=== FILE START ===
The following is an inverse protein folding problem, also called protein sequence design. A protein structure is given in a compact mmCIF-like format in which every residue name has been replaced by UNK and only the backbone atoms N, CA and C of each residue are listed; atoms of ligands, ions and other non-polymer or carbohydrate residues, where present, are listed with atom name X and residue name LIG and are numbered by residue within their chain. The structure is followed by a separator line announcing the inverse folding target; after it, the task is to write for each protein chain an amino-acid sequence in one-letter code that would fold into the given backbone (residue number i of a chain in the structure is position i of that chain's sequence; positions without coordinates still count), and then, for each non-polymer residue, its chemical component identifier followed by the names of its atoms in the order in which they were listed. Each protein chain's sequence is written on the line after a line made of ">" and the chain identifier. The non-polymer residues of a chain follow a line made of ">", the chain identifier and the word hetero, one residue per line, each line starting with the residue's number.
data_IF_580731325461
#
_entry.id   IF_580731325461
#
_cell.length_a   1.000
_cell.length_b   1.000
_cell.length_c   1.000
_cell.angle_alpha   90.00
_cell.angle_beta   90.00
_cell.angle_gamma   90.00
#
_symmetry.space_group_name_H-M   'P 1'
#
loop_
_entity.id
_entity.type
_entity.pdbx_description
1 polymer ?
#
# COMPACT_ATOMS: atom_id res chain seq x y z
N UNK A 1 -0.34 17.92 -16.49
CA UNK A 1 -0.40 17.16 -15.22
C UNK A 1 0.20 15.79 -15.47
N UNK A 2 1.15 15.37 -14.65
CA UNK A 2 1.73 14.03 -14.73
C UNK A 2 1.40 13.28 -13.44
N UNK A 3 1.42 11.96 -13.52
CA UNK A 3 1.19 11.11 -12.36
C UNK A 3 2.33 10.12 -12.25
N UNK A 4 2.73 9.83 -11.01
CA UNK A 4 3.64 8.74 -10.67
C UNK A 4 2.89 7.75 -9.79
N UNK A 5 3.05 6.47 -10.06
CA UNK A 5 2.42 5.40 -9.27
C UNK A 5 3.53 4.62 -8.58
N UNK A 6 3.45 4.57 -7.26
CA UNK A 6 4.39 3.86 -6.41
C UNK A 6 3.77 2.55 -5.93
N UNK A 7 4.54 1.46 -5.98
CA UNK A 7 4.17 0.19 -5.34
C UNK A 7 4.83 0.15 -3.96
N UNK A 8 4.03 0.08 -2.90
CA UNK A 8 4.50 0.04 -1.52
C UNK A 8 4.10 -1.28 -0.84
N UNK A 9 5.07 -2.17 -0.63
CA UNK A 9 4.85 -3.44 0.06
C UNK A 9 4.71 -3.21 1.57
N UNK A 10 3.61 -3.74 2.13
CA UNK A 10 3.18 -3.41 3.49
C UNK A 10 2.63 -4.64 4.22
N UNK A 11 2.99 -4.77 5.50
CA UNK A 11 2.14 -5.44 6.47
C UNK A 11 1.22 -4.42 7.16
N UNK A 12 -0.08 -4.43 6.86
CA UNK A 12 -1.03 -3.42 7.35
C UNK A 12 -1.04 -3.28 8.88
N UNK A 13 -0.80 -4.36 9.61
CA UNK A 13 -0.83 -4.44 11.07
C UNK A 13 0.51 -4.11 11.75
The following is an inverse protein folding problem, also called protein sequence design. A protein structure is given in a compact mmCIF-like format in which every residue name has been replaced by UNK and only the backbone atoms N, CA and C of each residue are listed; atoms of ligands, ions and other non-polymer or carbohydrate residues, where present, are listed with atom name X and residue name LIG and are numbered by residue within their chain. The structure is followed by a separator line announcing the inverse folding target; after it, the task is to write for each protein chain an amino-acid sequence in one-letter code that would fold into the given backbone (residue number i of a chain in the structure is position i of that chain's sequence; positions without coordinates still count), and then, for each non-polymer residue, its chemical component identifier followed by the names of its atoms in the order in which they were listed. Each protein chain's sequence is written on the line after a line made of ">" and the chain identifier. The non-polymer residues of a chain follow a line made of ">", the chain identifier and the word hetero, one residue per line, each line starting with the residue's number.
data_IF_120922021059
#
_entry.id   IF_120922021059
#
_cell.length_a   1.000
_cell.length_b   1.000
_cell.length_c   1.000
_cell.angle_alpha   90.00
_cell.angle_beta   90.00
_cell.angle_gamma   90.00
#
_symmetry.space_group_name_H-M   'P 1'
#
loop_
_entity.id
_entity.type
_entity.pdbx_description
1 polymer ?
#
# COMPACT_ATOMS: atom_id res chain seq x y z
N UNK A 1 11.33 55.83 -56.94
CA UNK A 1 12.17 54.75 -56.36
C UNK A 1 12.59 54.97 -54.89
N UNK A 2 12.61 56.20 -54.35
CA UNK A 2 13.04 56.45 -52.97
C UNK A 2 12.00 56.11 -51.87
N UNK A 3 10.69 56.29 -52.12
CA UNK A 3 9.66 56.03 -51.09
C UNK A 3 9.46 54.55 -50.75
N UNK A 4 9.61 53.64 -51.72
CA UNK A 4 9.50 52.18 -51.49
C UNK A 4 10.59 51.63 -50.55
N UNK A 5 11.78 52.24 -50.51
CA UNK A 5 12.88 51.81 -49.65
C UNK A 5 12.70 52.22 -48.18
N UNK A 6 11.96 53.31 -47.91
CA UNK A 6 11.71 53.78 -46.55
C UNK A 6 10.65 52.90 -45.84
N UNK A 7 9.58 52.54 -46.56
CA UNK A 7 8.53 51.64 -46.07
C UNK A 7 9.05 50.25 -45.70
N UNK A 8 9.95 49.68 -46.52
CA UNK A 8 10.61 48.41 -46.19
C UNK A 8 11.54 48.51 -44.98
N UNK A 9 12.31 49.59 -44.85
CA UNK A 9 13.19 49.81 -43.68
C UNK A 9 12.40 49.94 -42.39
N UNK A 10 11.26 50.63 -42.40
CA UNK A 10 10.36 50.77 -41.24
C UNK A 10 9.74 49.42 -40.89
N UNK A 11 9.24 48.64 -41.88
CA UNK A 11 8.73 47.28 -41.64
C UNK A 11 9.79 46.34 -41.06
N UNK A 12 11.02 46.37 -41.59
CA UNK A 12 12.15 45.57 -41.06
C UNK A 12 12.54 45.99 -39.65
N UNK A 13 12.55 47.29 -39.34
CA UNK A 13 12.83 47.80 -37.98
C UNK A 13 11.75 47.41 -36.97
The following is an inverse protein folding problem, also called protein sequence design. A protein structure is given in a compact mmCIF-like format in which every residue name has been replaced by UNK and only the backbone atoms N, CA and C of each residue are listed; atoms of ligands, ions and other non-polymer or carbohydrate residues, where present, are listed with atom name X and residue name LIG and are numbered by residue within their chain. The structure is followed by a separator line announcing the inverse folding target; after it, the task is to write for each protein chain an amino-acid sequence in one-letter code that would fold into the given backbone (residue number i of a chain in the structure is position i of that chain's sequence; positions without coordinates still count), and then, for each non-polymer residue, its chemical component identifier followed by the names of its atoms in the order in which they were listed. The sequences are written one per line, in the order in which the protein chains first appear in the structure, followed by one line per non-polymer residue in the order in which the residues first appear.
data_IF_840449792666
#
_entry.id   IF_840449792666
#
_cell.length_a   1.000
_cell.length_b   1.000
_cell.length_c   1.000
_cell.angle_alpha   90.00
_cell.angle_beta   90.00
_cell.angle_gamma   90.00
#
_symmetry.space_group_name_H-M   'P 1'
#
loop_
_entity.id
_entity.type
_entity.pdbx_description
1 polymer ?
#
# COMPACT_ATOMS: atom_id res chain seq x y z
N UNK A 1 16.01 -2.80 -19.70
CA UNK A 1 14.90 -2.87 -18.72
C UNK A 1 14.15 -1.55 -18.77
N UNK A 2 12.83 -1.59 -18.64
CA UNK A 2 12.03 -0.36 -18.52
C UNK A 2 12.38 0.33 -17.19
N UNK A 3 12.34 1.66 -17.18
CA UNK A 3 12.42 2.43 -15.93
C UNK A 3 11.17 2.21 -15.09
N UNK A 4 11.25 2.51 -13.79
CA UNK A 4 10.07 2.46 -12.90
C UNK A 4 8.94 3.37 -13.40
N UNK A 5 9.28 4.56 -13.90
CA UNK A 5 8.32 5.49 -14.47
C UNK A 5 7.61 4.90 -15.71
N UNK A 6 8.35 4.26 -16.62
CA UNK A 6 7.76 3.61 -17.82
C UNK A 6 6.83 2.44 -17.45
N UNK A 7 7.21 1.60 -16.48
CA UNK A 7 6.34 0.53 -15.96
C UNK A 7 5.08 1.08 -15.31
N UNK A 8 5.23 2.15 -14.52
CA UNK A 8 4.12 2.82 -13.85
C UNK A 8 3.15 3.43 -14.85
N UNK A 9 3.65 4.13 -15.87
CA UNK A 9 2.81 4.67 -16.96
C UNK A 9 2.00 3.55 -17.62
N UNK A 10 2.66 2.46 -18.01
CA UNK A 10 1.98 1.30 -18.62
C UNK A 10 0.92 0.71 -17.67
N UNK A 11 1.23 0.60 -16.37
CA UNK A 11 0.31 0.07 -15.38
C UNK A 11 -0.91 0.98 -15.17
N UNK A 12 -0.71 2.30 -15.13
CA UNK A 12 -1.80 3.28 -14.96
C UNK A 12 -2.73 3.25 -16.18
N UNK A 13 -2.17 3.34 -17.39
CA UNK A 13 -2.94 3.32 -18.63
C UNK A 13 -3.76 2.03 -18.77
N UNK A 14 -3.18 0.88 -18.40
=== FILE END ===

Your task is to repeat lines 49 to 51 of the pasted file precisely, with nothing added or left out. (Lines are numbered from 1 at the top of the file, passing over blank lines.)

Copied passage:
N UNK A 10 3.61 -3.74 2.13
CA UNK A 10 3.18 -3.41 3.49
C UNK A 10 2.63 -4.64 4.22